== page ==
The conduct of the prosecutor in this case was inexcusable, and wholly discordant with his paramount obligation to seek the truth. Nevertheless, the Florida Supreme Court's determination that McDonald's false testimony was not “material,” as required by Giglio, was neither contrary to nor an unreasonable application of clearly established federal law. We, therefore, affirm the district court's denial of Ventura's petition for a writ of habeas corpus.
1. Jerry Wright was tried and convicted of the first-degree murder of Robert Clemente in February, 1990, and sentenced to life imprisonment.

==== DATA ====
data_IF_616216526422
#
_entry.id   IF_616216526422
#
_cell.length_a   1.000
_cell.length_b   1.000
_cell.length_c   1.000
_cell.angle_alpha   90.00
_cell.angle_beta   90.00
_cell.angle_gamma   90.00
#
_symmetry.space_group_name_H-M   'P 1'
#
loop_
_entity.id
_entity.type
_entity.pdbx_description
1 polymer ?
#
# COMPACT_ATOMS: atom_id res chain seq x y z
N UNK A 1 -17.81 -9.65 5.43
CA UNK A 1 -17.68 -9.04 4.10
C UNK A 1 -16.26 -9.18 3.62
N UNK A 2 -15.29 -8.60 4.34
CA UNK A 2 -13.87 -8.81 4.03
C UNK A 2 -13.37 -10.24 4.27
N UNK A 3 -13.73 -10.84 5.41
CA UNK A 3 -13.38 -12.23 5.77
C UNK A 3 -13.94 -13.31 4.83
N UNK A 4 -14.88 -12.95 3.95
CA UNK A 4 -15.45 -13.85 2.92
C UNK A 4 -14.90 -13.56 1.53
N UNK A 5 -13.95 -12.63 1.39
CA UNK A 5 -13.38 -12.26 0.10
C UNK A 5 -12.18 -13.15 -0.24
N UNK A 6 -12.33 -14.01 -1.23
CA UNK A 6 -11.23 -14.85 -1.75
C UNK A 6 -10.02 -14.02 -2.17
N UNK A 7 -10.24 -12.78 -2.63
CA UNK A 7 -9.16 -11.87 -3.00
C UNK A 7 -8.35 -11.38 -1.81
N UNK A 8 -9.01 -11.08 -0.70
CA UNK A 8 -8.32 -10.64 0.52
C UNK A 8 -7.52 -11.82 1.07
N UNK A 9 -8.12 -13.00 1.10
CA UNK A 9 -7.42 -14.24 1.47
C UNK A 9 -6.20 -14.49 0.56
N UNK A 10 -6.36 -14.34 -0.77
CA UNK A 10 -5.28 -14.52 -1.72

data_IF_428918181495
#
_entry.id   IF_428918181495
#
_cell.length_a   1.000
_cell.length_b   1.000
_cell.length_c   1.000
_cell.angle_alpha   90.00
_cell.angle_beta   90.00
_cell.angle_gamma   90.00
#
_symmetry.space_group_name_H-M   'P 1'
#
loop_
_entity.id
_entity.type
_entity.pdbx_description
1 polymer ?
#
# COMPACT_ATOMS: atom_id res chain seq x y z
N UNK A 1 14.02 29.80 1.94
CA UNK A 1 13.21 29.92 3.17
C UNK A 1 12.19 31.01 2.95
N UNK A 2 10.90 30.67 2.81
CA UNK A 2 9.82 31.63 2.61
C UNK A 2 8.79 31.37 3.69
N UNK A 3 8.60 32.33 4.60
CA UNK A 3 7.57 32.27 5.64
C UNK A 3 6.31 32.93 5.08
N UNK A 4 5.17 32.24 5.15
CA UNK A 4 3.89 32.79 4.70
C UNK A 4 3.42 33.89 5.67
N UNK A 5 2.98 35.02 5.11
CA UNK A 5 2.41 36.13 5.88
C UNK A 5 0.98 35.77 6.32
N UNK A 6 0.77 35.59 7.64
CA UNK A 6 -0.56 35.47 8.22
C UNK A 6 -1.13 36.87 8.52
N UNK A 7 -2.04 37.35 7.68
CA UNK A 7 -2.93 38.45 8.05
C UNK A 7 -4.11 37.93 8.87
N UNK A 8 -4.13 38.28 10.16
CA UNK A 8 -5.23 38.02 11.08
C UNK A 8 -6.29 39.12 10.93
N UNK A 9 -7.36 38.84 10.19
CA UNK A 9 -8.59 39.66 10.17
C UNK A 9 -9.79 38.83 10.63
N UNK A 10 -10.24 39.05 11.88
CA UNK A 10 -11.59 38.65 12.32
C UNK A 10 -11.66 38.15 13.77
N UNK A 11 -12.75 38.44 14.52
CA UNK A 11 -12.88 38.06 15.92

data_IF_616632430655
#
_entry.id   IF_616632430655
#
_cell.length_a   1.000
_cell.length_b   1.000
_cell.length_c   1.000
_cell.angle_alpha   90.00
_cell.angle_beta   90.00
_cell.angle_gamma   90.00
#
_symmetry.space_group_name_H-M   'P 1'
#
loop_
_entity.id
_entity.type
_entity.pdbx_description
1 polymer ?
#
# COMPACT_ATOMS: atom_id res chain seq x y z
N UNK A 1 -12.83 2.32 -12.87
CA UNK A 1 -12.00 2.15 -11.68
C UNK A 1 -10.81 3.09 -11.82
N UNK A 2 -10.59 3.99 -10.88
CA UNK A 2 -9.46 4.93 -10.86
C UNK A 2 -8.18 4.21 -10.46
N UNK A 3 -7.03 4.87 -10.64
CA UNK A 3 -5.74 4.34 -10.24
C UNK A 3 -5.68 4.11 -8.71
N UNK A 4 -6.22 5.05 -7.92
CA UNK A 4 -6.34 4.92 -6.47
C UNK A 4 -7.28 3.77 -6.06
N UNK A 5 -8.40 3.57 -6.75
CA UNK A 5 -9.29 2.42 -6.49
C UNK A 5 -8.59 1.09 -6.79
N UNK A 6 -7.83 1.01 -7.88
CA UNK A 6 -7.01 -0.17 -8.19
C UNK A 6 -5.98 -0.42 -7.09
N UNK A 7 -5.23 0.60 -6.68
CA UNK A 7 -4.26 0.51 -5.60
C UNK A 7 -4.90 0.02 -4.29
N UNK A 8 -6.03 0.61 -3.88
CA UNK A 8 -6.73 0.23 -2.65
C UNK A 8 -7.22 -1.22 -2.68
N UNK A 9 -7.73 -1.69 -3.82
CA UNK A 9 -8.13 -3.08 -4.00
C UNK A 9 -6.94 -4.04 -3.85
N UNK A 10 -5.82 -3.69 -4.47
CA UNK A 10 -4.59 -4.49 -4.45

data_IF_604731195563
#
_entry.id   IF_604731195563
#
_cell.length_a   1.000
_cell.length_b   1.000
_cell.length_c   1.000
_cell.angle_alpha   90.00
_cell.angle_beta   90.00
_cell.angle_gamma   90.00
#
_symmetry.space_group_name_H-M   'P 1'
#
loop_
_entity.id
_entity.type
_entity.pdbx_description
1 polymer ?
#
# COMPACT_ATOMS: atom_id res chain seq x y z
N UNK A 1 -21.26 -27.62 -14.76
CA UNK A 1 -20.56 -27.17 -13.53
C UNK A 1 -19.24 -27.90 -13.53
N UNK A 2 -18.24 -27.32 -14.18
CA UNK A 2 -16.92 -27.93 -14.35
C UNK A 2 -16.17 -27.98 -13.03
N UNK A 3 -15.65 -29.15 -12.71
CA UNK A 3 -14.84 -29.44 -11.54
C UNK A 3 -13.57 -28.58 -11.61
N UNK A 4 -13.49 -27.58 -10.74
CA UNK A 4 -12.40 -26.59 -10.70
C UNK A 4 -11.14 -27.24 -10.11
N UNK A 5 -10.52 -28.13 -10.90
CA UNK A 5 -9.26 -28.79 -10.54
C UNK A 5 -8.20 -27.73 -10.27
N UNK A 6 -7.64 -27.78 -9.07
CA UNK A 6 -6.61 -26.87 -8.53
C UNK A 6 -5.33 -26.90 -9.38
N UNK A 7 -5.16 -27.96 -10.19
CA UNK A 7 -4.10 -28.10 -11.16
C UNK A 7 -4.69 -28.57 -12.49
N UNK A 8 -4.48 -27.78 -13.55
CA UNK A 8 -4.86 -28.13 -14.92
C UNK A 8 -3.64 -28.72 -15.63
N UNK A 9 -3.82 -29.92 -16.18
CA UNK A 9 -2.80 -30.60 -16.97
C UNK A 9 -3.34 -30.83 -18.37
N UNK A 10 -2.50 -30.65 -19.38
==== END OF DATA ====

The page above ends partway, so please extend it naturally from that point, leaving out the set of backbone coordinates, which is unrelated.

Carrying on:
2. In 1983, when McDonald jumped bond, bond jumping carried a penalty of a fine of up to $5000, and/or up to five years' incarceration. The statute in effect at that time, 18 U.S.C. § 3150 (which was enacted in 1966 and repealed in 1984), stated:Whoever, having been released pursuant to this chapter, willfully fails to appear before any court or judicial officer as required, shall, subject to the provisions of the Federal Rules of Criminal Procedure, incur a forfeiture of any security which was given or pledged for his release, and, in addition, shall (1) if he was released in connection with a charge of felony, or while awaiting sentence of pending appeal or certiorari after conviction of any offense, be fined not more than $5,000 or imprisoned not more than five years, or both, or (2) if he was released in connection with a charge of misdemeanor, be fined not more than the maximum provided for such misdemeanor or imprisoned for not more than one year, or both, or (3) if he was released for appearance as a material witness, shall be fined not more than $1,000 or imprisoned for not more than one year, or both.Section 3150 did not require the trial judge to run the bond-jumping sentence consecutively to the sentence for the underlying charges. However, under the current version of the statute, 18 U.S.C. § 3146, the sentences must run consecutively. Id. § 3146(b)(2).